Yule occurs at the Winter Solstice, around the 21st or 22nd of December. Because the solstices and equinoxes are solar events, the dates may vary from year to year. Yule marks the longest night of the year and the shortest day. It is one of the four turning points of the year, a threshold time. On this night, the Holly King is slain by the Oak King. This is the time of the conception and incarnation of the Wonder Child.
It is also the time of the Mother. There is no coincidence, only significance, in the fact that Christians celebrate the birth of Jesus on December 25th only a few days after Yule. Like all of the ancient holy days, It is not merely a day; it is a season. The season is bounded about with ancient traditions, all showing the great respect originally accorded to these days, for this solstice is the season during which the sun is reborn. As the sun is reborn, so is the year.
Today we look to the traditions surrounding the Christmas season to discover the more ancient customs. In some places in the British Isles, it is the custom that the first person up on Christmas day should open the front door and sweep the ‘trouble’ out of the house with a broom. Anyone wishing to sweep their troubles away on Christmas day had better already have a broom. It is bad luck to make or purchase a broom from Christmas to 12th night, which is January 6th.
The underlying theme of Yule is the battle between the Holly King and the Oak King. This tradition survives to this day. In some places in Ireland, Scotland and Britain, Wren Boys go house to house with an effigy of a wren on a bed of holly begging pennies to bury the wren. The wren is the bird of winter just as the robin is the bird of summer. To bury the wren is to bury winter. At one time, and that no so long ago, wrens were killed as part of this custom. At this season, the Oak King, also called Robin Redman, appears wearing a crown of oak leaves and acorns. The departing Holly King, who is associated with both the wren and the deer, gives gifts to his ‘heirs’ the Wren Boys. The Holly King, of course, evolved into Saint Nicholas and later into Santa Claus. The Winter Solstice story or legend concerns the battle between the Holly King and the Oak King. It is plain from the stories that the combat is voluntary.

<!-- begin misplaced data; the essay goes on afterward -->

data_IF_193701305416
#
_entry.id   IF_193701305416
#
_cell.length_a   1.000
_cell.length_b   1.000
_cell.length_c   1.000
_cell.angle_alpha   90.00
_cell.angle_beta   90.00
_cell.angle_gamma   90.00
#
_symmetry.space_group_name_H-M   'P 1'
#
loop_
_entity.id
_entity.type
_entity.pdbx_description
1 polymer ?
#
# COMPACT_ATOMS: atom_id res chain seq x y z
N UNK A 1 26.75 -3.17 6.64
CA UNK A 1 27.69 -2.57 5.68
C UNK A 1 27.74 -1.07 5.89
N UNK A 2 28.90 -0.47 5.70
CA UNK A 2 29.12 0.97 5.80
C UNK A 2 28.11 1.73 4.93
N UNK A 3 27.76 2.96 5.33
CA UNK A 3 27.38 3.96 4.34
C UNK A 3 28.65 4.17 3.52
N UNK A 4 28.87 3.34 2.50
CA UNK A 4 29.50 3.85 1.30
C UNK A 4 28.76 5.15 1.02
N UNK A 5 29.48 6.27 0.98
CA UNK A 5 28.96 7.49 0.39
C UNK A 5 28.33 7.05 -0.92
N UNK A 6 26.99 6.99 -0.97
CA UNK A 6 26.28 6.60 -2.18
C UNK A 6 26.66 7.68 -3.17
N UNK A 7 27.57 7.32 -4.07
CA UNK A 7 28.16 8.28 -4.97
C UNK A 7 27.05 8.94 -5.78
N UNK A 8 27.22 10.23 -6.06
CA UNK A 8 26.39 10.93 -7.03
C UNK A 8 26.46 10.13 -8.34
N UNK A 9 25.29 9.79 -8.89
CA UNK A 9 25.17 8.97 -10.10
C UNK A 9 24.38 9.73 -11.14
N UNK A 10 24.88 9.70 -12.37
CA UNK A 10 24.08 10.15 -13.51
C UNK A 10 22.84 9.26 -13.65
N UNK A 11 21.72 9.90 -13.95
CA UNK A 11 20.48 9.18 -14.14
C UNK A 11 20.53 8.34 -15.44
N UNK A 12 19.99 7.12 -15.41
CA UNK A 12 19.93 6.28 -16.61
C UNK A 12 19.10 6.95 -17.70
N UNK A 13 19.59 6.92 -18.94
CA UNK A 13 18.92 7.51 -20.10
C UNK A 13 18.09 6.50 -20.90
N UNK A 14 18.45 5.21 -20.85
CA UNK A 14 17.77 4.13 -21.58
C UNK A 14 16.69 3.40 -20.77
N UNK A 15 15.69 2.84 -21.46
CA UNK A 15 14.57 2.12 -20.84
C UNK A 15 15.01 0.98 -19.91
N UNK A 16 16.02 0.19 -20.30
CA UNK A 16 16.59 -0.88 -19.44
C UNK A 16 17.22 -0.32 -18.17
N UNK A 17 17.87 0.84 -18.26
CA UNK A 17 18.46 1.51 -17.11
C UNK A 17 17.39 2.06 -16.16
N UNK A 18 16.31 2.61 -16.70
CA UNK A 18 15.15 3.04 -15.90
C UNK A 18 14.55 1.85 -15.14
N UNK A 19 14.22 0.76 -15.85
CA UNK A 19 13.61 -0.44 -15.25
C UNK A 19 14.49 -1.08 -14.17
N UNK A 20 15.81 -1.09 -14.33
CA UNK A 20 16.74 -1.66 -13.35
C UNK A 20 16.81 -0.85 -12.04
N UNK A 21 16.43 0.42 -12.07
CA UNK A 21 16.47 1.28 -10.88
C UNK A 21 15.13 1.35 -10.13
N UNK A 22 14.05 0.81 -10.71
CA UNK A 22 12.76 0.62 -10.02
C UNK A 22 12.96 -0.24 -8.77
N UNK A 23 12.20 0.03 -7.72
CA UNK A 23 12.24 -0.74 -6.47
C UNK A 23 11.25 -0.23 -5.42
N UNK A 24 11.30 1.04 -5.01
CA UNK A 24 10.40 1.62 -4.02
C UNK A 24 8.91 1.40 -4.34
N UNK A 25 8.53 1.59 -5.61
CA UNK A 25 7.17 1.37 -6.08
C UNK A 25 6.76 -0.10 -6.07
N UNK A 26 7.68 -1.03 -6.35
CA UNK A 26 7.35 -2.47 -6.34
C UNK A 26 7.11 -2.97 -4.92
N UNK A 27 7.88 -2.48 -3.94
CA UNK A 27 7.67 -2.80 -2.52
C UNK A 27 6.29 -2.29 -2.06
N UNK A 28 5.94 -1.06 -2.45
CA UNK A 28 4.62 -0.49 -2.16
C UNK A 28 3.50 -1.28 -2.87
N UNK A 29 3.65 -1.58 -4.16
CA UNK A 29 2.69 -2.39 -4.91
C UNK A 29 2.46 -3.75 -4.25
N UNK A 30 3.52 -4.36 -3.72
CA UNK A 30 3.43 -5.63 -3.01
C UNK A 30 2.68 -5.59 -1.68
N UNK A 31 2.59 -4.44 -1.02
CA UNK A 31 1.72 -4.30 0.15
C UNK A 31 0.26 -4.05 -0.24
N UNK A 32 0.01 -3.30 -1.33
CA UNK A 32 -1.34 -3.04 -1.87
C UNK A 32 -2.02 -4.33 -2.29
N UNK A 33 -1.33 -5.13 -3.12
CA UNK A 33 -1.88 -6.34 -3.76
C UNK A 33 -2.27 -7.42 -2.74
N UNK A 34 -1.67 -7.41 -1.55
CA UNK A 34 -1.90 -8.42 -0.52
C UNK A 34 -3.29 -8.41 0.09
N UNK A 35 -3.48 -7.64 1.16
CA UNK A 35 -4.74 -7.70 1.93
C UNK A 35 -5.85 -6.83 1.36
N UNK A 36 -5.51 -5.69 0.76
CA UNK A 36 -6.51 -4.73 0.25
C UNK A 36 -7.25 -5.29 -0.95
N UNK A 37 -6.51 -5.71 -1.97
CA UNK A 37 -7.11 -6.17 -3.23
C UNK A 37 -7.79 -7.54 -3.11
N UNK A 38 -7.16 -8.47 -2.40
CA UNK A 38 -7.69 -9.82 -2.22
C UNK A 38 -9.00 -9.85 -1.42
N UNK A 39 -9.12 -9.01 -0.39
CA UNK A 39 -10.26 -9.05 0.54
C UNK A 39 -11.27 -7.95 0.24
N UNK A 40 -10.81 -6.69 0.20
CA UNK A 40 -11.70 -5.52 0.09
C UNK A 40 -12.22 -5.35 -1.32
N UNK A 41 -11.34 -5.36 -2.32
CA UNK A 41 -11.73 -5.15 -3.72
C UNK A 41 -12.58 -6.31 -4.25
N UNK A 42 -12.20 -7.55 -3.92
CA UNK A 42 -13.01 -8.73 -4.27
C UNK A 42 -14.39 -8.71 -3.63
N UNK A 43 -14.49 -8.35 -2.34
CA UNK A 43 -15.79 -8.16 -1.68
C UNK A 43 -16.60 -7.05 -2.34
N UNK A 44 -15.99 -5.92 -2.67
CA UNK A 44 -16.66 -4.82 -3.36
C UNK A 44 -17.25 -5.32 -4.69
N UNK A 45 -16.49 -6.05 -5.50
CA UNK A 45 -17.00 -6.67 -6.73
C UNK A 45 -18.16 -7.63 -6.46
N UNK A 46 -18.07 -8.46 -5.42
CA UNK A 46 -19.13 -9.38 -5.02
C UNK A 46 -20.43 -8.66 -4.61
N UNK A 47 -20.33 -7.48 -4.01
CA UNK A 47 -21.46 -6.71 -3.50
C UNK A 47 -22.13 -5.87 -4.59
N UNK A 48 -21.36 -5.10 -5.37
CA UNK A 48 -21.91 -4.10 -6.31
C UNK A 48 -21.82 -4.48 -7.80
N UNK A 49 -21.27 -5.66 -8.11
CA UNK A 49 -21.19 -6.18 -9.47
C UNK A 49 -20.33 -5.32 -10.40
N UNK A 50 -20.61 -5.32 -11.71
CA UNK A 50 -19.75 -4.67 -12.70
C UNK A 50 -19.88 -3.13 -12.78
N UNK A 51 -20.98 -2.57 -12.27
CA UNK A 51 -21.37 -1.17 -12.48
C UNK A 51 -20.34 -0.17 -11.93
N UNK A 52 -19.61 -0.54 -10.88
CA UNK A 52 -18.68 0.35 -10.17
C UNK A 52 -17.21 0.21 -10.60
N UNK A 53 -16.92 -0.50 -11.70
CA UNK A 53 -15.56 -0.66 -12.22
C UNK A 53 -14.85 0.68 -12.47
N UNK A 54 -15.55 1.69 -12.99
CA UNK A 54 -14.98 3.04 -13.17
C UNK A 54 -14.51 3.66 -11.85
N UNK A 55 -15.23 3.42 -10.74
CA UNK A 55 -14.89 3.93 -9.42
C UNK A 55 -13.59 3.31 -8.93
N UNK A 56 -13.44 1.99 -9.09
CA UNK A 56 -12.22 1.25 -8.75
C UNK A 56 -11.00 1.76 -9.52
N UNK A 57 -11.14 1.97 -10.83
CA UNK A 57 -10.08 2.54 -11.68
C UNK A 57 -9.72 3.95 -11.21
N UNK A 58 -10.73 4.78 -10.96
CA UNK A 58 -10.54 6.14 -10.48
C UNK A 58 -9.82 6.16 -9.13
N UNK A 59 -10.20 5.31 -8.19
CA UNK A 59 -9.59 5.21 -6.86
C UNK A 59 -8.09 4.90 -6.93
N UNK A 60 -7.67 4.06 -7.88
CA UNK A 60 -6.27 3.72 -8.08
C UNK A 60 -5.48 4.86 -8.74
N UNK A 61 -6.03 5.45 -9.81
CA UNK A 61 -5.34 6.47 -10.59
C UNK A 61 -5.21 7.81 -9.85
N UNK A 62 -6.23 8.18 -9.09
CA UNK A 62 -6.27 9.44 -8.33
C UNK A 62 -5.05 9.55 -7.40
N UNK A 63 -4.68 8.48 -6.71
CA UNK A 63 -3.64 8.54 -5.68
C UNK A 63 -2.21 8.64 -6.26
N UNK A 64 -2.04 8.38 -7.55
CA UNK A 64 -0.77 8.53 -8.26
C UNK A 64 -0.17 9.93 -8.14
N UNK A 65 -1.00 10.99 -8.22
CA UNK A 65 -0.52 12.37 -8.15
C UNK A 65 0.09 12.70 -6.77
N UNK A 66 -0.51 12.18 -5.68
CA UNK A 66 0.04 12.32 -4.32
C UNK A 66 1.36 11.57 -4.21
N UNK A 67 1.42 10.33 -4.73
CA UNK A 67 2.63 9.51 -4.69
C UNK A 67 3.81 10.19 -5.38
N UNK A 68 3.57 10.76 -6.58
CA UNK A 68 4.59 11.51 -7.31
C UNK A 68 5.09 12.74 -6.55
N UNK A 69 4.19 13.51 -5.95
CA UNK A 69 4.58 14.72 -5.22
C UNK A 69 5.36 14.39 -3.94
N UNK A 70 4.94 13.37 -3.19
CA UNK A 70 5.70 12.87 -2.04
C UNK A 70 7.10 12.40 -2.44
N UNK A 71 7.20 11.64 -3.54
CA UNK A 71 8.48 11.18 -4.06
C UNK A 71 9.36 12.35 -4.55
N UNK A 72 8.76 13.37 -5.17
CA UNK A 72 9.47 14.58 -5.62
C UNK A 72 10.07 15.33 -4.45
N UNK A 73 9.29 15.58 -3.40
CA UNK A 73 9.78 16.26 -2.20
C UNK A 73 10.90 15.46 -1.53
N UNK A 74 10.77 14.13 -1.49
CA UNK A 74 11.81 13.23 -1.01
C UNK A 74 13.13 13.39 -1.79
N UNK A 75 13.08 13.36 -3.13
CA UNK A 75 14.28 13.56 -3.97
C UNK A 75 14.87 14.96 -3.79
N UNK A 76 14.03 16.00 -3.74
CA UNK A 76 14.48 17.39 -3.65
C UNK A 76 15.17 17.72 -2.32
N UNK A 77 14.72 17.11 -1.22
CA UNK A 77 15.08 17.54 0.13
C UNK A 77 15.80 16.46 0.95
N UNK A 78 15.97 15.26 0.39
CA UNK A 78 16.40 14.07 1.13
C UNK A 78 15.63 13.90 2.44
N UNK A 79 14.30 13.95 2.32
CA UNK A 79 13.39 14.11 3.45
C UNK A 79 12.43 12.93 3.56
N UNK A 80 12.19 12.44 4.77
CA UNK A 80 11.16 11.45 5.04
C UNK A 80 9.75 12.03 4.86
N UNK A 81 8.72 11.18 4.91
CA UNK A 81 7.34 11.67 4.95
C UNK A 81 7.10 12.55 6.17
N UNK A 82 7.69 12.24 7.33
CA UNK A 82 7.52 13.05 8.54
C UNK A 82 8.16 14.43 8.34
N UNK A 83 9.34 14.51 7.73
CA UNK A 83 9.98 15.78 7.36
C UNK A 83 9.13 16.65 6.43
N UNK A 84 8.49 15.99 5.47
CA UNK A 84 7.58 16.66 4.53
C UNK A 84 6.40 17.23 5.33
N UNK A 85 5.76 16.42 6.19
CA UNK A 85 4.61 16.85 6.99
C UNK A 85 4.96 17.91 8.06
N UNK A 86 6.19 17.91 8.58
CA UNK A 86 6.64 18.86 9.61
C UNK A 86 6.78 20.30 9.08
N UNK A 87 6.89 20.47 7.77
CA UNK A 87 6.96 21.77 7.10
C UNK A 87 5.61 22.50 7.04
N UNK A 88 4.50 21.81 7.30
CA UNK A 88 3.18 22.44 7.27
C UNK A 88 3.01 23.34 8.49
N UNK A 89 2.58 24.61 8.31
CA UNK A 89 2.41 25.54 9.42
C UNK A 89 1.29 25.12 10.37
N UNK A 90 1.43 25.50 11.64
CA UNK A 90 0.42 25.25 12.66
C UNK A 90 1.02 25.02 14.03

There are many traditions relating to fires at Yule. It was bad luck to stir the Yule Log fire during dinner on Christmas day. It is still customary in some places in Britain and Scotland to save a part of the Christmas log unburned until the following Christmas when it is burned with the new log. This practice keeps the home safe from fire. The burning of the Yule log is very ancient. Ash, not pine, was the preferred wood. Ash is the tree on which Odin hung when He sacrificed His eye to receive the wisdom of the runes. In much of Western European mythology, Ash is the World Tree the tree the shaman ascends and descends to enter the Otherworlds. The Ash is the axis of all the worlds and, as such, is the axis of the heavens. The sun, moon, and all the stars revolve around that axis. That is why, at the Winter Solstice, when the new sun is being born the Ash is ‘sacrificed’ through fire.